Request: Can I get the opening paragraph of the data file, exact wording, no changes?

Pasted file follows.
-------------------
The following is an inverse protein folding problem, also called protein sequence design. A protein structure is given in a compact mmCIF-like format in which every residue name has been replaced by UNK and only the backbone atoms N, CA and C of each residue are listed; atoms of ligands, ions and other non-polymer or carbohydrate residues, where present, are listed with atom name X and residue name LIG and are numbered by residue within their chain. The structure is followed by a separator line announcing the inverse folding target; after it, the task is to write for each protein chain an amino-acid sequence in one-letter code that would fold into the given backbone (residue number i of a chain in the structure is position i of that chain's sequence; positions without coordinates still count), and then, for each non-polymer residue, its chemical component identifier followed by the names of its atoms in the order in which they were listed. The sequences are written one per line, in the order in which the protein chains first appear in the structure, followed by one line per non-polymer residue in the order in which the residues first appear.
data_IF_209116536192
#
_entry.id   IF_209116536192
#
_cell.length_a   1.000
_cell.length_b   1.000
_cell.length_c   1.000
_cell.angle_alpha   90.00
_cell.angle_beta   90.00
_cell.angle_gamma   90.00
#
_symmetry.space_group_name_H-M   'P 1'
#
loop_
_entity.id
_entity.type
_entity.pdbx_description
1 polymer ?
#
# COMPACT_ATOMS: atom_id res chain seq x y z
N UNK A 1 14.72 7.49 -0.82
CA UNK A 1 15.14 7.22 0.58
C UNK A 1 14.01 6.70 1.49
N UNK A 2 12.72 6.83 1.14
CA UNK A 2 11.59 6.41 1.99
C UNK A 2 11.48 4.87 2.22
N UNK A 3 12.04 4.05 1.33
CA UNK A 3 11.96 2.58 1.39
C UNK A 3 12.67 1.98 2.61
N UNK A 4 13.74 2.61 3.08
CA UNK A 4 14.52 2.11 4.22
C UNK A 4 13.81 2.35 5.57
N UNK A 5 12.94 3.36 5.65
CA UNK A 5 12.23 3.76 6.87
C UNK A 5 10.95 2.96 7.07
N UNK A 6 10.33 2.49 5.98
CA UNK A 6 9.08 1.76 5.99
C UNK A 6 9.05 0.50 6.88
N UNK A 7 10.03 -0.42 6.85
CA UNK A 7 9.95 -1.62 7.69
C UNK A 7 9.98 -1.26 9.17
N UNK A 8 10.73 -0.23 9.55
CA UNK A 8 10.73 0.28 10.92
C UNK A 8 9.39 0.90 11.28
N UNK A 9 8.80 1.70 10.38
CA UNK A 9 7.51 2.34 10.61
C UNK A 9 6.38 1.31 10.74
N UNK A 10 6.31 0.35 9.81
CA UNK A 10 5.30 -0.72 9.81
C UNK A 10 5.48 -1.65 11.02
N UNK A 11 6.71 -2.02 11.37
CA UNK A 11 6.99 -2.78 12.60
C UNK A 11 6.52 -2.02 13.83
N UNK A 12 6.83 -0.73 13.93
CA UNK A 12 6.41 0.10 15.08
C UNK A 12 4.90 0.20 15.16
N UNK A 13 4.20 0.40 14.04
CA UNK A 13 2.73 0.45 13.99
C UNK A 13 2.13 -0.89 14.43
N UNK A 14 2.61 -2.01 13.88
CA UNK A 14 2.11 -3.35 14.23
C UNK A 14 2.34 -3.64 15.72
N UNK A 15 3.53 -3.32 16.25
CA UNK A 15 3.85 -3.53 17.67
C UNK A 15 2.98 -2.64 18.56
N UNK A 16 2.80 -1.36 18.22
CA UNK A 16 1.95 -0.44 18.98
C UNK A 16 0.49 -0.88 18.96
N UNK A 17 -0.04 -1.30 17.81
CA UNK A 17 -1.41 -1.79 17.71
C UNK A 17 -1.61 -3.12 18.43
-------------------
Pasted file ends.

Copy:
The following is an inverse protein folding problem, also called protein sequence design. A protein structure is given in a compact mmCIF-like format in which every residue name has been replaced by UNK and only the backbone atoms N, CA and C of each residue are listed; atoms of ligands, ions and other non-polymer or carbohydrate residues, where present, are listed with atom name X and residue name LIG and are numbered by residue within their chain. The structure is followed by a separator line announcing the inverse folding target; after it, the task is to write for each protein chain an amino-acid sequence in one-letter code that would fold into the given backbone (residue number i of a chain in the structure is position i of that chain's sequence; positions without coordinates still count), and then, for each non-polymer residue, its chemical component identifier followed by the names of its atoms in the order in which they were listed. The sequences are written one per line, in the order in which the protein chains first appear in the structure, followed by one line per non-polymer residue in the order in which the residues first appear.